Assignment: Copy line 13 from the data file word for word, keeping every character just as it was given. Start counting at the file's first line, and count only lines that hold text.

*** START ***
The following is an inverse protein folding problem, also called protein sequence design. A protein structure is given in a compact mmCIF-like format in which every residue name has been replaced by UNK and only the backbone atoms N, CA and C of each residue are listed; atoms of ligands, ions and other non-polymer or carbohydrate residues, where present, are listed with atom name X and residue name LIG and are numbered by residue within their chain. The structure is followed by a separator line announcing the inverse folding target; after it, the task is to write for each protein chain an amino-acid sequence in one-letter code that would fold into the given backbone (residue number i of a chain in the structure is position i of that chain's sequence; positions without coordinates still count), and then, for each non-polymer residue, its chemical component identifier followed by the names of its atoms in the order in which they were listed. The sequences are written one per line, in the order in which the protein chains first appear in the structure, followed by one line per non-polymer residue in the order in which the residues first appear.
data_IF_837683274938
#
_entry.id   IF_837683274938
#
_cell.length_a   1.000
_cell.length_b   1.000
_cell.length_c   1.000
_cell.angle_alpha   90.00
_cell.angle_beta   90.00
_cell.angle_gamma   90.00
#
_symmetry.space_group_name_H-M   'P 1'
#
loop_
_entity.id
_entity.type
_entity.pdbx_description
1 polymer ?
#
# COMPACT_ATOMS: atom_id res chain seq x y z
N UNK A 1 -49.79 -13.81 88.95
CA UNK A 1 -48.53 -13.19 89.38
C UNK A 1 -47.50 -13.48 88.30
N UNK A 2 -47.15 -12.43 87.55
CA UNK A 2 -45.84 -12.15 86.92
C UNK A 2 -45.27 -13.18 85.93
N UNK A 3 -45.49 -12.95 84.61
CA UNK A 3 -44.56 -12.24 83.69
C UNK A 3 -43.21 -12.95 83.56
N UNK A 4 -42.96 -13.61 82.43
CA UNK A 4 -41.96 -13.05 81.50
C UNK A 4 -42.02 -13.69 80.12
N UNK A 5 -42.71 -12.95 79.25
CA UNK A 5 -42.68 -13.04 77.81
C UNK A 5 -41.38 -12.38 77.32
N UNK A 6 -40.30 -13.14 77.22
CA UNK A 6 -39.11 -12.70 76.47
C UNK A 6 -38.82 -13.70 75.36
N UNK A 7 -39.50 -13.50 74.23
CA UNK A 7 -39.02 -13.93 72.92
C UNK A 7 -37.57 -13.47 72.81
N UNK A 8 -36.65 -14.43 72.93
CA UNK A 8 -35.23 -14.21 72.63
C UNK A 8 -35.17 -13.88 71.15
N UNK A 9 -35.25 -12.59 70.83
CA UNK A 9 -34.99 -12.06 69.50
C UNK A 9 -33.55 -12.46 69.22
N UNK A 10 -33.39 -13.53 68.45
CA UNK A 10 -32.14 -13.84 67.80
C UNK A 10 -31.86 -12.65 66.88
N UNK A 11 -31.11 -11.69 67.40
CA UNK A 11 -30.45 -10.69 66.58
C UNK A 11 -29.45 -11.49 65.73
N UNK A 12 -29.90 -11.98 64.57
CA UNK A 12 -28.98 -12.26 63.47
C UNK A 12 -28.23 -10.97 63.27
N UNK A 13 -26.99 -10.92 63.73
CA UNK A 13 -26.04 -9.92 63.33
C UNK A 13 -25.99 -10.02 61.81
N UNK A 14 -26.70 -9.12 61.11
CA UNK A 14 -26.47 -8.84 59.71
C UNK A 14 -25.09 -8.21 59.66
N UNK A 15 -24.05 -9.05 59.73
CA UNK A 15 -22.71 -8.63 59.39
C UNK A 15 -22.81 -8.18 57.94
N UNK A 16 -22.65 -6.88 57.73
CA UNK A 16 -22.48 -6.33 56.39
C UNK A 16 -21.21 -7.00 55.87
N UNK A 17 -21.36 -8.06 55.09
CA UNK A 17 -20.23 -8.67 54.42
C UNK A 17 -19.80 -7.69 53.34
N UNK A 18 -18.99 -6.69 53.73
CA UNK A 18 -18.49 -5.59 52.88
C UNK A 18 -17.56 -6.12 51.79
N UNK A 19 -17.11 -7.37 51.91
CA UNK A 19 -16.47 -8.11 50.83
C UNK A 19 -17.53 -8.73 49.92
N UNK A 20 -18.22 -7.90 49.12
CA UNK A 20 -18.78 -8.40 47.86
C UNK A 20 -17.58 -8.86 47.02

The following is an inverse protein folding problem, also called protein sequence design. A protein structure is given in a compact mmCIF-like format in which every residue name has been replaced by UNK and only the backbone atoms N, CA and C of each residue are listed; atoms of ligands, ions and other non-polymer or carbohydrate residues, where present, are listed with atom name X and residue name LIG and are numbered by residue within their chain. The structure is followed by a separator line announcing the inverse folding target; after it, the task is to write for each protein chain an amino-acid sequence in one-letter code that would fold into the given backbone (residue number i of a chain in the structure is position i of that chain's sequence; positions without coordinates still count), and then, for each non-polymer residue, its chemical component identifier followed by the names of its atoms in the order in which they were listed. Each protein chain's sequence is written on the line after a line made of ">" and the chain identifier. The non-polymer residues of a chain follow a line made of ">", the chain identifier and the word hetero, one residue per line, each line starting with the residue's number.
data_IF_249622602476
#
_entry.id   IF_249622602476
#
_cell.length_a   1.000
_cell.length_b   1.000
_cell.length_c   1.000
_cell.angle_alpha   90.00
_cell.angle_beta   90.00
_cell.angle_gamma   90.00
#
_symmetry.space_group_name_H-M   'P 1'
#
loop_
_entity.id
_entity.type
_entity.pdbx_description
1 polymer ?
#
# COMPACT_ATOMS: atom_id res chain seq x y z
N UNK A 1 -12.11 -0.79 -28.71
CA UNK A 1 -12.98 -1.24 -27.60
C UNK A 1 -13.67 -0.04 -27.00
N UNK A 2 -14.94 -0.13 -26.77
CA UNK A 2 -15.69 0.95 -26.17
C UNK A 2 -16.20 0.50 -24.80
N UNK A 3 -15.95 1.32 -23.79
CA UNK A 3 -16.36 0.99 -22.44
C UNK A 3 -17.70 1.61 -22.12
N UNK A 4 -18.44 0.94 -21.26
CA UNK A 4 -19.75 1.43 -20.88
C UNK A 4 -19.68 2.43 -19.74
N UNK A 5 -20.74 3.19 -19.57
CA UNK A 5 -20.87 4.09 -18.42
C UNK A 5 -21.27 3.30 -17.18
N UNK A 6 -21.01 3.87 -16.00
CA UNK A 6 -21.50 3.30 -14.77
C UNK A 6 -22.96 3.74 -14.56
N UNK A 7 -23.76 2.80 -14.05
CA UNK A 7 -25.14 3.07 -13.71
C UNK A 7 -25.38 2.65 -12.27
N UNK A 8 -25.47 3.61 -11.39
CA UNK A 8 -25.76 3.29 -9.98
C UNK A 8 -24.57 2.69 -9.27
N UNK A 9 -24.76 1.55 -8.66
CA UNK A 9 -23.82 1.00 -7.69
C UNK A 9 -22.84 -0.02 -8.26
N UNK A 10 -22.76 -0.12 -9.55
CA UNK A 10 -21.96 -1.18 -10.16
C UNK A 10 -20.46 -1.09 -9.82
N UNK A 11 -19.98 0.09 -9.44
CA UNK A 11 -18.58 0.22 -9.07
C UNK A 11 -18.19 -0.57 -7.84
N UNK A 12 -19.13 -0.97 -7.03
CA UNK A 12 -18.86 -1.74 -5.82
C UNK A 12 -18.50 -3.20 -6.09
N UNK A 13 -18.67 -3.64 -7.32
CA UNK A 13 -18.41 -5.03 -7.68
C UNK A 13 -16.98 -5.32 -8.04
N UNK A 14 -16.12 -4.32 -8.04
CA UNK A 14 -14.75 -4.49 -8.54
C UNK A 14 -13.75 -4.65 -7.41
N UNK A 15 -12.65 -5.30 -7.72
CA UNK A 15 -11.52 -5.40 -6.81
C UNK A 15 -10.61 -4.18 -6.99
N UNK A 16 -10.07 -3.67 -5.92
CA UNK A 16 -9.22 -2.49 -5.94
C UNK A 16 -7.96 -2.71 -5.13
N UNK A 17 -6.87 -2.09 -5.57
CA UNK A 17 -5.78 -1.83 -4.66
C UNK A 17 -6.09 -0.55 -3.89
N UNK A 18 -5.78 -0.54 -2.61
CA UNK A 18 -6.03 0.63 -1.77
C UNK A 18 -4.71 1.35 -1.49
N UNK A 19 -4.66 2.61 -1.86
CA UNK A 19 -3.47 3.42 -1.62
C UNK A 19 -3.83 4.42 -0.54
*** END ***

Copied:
_symmetry.space_group_name_H-M   'P 1'